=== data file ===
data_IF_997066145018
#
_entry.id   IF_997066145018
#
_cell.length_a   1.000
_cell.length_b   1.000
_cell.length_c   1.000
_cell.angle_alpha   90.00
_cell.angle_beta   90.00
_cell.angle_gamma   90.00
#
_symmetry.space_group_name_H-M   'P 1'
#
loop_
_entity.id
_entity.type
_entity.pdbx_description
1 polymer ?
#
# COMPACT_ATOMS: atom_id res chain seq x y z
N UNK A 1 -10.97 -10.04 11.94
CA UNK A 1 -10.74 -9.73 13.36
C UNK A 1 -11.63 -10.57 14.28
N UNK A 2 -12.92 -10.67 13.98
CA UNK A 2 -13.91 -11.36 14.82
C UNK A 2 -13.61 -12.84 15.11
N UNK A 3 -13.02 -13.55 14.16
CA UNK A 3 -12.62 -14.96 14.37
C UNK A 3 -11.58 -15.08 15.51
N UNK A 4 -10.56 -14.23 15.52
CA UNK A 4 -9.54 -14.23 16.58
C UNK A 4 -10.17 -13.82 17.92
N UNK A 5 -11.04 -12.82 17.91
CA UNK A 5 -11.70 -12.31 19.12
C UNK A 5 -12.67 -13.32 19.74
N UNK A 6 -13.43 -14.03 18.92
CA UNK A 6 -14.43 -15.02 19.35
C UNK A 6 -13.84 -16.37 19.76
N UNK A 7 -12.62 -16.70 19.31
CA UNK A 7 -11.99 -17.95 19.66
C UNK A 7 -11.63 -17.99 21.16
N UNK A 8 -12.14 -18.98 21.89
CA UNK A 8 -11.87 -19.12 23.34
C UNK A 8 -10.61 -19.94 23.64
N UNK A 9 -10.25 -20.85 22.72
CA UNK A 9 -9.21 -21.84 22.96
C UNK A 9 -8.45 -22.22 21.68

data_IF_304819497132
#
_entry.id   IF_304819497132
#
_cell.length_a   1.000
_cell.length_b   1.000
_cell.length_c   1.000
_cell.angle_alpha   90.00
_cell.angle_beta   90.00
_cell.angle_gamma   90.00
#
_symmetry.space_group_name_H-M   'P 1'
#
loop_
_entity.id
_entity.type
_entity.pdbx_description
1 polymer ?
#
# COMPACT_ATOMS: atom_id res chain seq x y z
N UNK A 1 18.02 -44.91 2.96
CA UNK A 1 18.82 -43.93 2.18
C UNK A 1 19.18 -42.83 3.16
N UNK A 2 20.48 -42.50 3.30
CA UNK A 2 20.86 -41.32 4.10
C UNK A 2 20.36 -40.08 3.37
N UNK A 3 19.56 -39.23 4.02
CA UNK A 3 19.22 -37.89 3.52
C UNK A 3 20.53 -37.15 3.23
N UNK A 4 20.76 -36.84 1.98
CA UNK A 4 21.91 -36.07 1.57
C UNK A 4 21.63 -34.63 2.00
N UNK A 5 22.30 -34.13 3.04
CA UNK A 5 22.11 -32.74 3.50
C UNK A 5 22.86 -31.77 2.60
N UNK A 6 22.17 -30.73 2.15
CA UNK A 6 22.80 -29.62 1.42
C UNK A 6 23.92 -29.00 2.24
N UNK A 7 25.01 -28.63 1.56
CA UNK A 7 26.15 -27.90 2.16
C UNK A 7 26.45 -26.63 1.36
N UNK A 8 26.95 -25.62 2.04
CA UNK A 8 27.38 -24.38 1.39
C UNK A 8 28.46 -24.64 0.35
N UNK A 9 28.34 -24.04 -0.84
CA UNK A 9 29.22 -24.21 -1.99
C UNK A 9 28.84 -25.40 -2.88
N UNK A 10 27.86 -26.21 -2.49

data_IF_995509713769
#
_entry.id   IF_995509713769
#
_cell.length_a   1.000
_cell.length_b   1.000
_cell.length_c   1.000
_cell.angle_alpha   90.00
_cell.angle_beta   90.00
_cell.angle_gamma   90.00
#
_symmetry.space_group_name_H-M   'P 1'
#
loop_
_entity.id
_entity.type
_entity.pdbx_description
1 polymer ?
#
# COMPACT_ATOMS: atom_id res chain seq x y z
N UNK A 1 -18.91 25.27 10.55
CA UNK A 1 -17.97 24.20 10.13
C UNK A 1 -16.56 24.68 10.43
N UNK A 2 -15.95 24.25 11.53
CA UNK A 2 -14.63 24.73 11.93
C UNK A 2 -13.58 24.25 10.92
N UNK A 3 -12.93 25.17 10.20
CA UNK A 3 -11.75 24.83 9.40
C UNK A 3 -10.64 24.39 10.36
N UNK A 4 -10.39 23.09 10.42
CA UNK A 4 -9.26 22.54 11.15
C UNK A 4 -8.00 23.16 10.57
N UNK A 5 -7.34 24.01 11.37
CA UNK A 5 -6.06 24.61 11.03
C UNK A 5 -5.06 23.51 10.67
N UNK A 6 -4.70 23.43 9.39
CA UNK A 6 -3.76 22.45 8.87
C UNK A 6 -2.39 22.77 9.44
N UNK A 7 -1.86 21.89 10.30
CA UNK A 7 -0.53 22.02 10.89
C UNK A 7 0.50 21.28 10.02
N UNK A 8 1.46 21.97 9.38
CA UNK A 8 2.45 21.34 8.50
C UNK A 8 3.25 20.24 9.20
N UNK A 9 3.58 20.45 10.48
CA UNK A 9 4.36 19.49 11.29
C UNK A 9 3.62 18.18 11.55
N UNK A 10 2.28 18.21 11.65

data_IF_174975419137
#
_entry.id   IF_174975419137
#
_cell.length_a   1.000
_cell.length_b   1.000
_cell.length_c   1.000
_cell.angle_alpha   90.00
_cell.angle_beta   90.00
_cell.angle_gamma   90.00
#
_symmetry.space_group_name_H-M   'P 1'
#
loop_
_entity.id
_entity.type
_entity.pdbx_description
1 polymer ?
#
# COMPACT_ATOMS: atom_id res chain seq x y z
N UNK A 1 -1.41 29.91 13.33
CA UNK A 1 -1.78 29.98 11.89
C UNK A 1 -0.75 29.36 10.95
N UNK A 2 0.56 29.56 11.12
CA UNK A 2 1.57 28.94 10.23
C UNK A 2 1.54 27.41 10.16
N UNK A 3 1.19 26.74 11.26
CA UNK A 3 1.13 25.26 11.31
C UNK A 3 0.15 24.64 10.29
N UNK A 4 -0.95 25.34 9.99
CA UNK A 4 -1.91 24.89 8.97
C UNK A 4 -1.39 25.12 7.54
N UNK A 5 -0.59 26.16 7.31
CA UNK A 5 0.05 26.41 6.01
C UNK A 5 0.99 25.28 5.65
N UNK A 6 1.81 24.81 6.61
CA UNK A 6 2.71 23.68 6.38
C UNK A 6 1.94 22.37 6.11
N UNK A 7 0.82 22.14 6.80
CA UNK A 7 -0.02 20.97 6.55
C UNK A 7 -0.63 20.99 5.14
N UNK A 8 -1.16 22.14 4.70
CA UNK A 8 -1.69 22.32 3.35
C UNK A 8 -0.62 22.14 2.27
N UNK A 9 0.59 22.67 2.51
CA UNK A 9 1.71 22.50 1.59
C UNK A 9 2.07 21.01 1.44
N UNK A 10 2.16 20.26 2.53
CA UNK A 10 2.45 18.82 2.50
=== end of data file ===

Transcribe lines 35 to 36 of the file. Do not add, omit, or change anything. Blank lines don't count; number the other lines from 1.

C UNK A 5 -12.67 -13.32 19.74
N UNK A 6 -13.43 -14.03 18.92